COX: What about love? When you go outside the race does love become a non-factor, same factor, different factor?
EDGAR: It is absolutely in my opinion a factor. I think people ultimately marry for love. I think there are very few people in the world who marry for economic, purely economic reasons or purely social reasons. I think most people marry someone, whether it's someone of their same race or a different race or whatever, because they fall in love with the person.
COX: So you were married to a black man.
COX: You're dating black men and white men or you're just dating white men now?
EDGAR: I have dated white and men of other races in the past. I'm currently dating a black man.
COX: This may sound crazy. What's the difference?
EDGAR: There really isn't a difference. Yes, they look a little different and, you know, there might be some differences in terms of, you know, background. But I think ultimately, we're all human and we're all looking for an opportunity to find a partner that we can grow with. And that, I believe, is ultimately what brings people together or the lack of that is what drives them apart.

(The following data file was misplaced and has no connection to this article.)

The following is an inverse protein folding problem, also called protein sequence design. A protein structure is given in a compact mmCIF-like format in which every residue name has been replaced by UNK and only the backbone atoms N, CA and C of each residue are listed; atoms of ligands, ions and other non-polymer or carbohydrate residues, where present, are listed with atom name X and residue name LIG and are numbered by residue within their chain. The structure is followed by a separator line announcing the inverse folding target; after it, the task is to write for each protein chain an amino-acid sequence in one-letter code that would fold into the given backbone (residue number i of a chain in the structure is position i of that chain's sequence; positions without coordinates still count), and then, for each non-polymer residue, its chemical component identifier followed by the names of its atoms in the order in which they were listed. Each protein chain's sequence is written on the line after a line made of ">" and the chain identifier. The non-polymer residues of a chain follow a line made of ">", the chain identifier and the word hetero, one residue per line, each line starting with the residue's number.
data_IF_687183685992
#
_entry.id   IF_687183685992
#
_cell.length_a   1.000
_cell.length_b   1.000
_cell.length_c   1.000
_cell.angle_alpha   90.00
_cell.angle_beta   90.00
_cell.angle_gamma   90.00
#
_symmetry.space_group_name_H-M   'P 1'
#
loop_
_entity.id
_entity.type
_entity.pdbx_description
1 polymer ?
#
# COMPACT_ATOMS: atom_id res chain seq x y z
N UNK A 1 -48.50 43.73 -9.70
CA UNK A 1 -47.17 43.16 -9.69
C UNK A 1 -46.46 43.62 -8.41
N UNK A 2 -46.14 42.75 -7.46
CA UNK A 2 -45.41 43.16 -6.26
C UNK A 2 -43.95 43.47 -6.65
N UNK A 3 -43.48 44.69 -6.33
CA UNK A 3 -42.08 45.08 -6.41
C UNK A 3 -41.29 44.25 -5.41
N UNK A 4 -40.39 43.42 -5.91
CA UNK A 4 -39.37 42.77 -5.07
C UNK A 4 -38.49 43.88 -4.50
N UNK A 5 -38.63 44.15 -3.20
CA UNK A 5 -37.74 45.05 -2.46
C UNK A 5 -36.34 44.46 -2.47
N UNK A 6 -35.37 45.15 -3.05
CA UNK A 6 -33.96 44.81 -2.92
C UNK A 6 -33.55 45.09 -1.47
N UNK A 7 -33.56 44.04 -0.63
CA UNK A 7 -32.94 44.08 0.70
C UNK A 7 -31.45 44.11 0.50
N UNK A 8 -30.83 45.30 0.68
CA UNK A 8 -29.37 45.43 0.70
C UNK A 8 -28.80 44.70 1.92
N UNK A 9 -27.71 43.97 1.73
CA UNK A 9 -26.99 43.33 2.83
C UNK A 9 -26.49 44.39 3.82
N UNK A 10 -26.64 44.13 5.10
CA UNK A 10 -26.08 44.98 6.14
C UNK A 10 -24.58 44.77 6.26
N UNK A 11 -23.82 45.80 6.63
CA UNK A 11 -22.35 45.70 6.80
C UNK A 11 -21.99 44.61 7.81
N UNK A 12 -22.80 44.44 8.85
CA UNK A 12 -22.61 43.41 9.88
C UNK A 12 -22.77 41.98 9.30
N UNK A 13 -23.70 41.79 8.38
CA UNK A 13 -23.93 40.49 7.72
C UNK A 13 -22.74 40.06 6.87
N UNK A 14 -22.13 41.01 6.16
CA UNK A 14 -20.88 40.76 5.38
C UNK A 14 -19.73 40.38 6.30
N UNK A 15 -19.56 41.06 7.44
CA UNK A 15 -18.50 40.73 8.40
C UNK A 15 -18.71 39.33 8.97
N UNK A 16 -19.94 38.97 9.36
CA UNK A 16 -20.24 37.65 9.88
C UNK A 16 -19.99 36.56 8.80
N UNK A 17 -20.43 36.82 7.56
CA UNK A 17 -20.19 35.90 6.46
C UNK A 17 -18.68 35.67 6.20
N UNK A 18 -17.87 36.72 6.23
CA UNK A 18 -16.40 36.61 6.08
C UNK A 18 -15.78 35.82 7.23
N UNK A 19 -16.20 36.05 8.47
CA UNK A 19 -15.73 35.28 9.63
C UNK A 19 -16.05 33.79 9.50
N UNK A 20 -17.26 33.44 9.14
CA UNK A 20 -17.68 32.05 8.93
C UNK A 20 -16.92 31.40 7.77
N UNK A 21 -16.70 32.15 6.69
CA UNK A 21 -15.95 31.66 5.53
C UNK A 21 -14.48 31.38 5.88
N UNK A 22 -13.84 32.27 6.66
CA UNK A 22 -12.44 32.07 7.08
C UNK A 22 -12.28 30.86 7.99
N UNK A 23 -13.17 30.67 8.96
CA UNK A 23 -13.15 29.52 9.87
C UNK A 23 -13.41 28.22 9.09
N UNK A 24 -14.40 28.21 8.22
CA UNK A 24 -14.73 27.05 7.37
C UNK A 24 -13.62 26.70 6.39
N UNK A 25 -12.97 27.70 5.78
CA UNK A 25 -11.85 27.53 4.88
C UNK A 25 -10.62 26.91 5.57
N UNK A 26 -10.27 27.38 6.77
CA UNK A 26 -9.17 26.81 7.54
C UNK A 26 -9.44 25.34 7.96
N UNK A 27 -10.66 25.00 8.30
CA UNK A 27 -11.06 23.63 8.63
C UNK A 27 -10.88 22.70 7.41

COX: Carolyn, we often hear from black women who are single, who say things like: well, there's not enough black men available and there's not enough that I like. Or there's not enough that I can relate to who are available, so because of that I'm going to expand and I'm going to date whomever - whatever race you might want to describe. Now if you flip that and you have black males who are dating white females, the reaction from the community - if can put it that way - it's not the same is it?
EDGAR: I think that's a fair statement.
EDGAR: I think there is more of a sense from, you know, the quote/unquote "community" that when a black man begins to date women who are non-black that he somehow doesn't think black women are good enough or that he's abandoning the race. You certainly see this among athletes and actors, for example, where you don't really see it as much with black women.